A tearful Big confesses this whole Cookie incident to Kenny Boy. It seems Big has been carrying the burden not only of Cookie’s death, but also of the the fact that he feels he’s let down the pair’s family and the community. Before Kenny Boy can reassure Big, Deer Lady arrives and dispatches the security holding the men hostage. In a fun twist, it seems like Deer Lady has been making some visits to Kenny Boy too, and surprisingly she doesn’t appear too bothered by his mild thieving and druggy shenanigans. It seems what really matters most to Deer Lady is that you try your best. A stunned Big asks her if this rescue is really happening, to which Deer Lady ominously replies, “It’s all real.” With Deer Lady’s help, the two men manage to call in for backup and arrest the Midstreamers.
This episode was a delight to watch, and its reinscription of genre conventions was cool and important. See, Indigenous peoples rarely if ever appear in the action/horror/exploitation genres (the Predator series being a rare exception) perhaps because we are not imaged to be the audiences of such works (if we are imagined to be an audience of any media at all). But we do watch this stuff, joyously I might add, and the kinship Indigenous audiences form with popular media is born out of creative reading practices we’ve had to develop as we struggle to exist within a mediascape that largely erases us.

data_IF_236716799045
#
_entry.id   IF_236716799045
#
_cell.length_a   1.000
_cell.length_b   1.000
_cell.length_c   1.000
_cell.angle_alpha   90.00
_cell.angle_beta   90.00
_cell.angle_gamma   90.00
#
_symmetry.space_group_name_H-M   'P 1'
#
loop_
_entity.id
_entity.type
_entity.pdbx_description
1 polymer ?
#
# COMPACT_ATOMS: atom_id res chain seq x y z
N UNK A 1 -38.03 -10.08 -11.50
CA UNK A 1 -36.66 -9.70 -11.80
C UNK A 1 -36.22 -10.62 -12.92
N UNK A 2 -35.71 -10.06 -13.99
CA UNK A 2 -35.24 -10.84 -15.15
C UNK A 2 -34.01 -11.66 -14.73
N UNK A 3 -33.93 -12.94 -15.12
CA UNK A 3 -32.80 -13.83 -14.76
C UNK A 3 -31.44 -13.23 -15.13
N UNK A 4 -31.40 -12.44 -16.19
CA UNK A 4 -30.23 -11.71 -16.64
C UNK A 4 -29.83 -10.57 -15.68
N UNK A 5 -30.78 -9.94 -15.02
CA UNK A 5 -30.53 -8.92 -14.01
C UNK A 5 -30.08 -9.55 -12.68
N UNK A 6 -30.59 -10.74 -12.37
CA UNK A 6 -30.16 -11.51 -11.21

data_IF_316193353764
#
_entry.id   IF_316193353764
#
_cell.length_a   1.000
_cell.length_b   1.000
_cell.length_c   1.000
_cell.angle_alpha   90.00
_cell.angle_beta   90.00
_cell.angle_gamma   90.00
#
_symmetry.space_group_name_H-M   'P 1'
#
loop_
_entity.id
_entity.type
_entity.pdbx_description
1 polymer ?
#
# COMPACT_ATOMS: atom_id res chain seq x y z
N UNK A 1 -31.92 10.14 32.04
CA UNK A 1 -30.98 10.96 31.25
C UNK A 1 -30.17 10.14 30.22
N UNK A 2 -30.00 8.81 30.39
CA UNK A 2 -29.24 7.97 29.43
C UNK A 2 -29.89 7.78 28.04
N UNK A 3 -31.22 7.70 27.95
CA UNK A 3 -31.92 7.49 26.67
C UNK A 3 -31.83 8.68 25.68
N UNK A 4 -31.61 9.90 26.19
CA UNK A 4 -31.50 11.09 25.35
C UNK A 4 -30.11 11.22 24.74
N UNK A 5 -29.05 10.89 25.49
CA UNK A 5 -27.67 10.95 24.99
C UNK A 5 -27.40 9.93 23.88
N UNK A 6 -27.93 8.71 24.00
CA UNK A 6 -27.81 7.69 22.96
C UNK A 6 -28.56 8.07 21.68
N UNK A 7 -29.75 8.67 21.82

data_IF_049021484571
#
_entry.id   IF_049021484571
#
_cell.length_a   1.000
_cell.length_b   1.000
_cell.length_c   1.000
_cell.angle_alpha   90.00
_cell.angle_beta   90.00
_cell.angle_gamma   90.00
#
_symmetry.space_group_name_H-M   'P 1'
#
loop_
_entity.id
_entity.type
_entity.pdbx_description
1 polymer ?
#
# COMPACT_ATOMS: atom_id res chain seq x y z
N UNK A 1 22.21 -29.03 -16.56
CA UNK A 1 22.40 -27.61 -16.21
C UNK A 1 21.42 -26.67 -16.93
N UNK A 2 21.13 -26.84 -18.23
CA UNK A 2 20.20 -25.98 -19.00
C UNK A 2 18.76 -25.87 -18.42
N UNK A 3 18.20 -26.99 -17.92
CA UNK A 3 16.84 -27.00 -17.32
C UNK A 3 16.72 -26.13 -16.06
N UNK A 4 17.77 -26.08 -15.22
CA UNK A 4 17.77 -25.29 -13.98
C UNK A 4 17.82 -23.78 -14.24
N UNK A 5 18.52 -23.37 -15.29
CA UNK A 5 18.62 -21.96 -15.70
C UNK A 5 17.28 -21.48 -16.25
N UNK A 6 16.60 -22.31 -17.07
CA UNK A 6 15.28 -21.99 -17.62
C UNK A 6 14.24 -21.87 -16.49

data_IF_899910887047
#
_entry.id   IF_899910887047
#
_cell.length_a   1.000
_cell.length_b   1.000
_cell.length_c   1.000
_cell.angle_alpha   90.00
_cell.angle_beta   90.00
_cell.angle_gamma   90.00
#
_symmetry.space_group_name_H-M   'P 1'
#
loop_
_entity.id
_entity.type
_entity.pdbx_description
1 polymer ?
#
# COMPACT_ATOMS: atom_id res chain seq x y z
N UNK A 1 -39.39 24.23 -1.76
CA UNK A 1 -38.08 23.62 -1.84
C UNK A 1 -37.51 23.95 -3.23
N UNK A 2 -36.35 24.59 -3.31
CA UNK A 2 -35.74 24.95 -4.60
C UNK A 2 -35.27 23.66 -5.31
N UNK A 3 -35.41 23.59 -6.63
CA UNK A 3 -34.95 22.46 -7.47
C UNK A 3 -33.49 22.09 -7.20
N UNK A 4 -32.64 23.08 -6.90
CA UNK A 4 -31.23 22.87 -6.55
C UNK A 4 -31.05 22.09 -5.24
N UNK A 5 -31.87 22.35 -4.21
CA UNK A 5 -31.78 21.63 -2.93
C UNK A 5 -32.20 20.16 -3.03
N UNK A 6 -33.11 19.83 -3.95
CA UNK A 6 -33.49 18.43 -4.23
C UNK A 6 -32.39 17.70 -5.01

“Growing up Indian, when the people up on the screen aren’t like you but you kind of like them all the same, the obvious thing to do, it’s abduct them,” wrote award-winning horror author Stephen Graham Jones (Blackfeet) in an essay titled “The Truth About Yoda.” In other words: Take ownership of non-Native characters if they speak to the Native experience. Take, for example, RoboCop, one of the pop-culture characters referenced in “This Is Where the Plot Thickens.” Although he isn’t Native, Alex Murphy was taken away from his family without his consent and had values other than his own forced upon him against his will, only to then rebel against the ideology of the quasi-fascist capitalists who did everything they could to “kill the man” inside of him. RoboCop’s struggles speak to something that, if you look at it sideways, feels a little bit like what many Native folks have had to go through. For a long time, sadly, this was one of the only ways Indigenous peoples could make space for themselves in the media.